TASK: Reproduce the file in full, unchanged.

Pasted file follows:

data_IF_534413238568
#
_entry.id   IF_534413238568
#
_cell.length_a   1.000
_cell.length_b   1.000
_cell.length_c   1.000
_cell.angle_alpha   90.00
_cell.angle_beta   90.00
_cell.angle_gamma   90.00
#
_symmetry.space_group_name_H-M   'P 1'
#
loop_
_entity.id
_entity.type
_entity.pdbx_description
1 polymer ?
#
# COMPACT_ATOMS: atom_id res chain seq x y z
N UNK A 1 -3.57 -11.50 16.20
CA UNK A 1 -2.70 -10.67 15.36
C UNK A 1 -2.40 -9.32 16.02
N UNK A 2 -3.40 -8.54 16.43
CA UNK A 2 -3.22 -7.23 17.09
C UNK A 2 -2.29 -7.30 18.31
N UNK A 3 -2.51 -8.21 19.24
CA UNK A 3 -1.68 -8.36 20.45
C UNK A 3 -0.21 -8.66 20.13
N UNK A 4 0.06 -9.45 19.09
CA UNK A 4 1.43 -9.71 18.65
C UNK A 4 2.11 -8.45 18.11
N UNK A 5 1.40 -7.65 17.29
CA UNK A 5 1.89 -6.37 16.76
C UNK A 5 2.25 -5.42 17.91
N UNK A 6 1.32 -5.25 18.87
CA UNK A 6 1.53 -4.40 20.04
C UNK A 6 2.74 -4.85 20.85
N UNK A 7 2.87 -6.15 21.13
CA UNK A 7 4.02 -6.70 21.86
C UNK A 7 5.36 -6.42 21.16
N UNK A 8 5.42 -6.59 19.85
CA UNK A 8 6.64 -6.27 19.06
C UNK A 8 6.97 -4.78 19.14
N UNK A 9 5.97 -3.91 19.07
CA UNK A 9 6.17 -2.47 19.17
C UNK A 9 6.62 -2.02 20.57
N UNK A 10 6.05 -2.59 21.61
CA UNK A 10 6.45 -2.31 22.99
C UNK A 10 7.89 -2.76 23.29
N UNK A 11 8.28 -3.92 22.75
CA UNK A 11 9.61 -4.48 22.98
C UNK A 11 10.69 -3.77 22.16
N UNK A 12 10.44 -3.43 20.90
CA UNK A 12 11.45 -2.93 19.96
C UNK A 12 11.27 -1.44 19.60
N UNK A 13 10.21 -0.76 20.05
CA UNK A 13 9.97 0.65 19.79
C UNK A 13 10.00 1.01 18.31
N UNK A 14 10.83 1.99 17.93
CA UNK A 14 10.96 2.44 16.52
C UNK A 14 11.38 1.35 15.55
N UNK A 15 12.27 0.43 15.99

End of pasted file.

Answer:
data_IF_534413238568
#
_entry.id   IF_534413238568
#
_cell.length_a   1.000
_cell.length_b   1.000
_cell.length_c   1.000
_cell.angle_alpha   90.00
_cell.angle_beta   90.00
_cell.angle_gamma   90.00
#
_symmetry.space_group_name_H-M   'P 1'
#
loop_
_entity.id
_entity.type
_entity.pdbx_description
1 polymer ?
#
# COMPACT_ATOMS: atom_id res chain seq x y z
N UNK A 1 -3.57 -11.50 16.20
CA UNK A 1 -2.70 -10.67 15.36
C UNK A 1 -2.40 -9.32 16.02
N UNK A 2 -3.40 -8.54 16.43
CA UNK A 2 -3.22 -7.23 17.09
C UNK A 2 -2.29 -7.30 18.31
N UNK A 3 -2.51 -8.21 19.24
CA UNK A 3 -1.68 -8.36 20.45
C UNK A 3 -0.21 -8.66 20.13
N UNK A 4 0.06 -9.45 19.09
CA UNK A 4 1.43 -9.71 18.65
C UNK A 4 2.11 -8.45 18.11
N UNK A 5 1.40 -7.65 17.29
CA UNK A 5 1.89 -6.37 16.76
C UNK A 5 2.25 -5.42 17.91
N UNK A 6 1.32 -5.25 18.87
CA UNK A 6 1.53 -4.40 20.04
C UNK A 6 2.74 -4.85 20.85
N UNK A 7 2.87 -6.15 21.13
CA UNK A 7 4.02 -6.70 21.86
C UNK A 7 5.36 -6.42 21.16
N UNK A 8 5.42 -6.59 19.85
CA UNK A 8 6.64 -6.27 19.06
C UNK A 8 6.97 -4.78 19.14
N UNK A 9 5.97 -3.91 19.07
CA UNK A 9 6.17 -2.47 19.17
C UNK A 9 6.62 -2.02 20.57
N UNK A 10 6.05 -2.59 21.61
CA UNK A 10 6.45 -2.31 22.99
C UNK A 10 7.89 -2.76 23.29
N UNK A 11 8.28 -3.92 22.75
CA UNK A 11 9.61 -4.48 22.98
C UNK A 11 10.69 -3.77 22.16
N UNK A 12 10.44 -3.43 20.90
CA UNK A 12 11.45 -2.93 19.96
C UNK A 12 11.27 -1.44 19.60
N UNK A 13 10.21 -0.76 20.05
CA UNK A 13 9.97 0.65 19.79
C UNK A 13 10.00 1.01 18.31
N UNK A 14 10.83 1.99 17.93
CA UNK A 14 10.96 2.44 16.52
C UNK A 14 11.38 1.35 15.55
N UNK A 15 12.27 0.43 15.99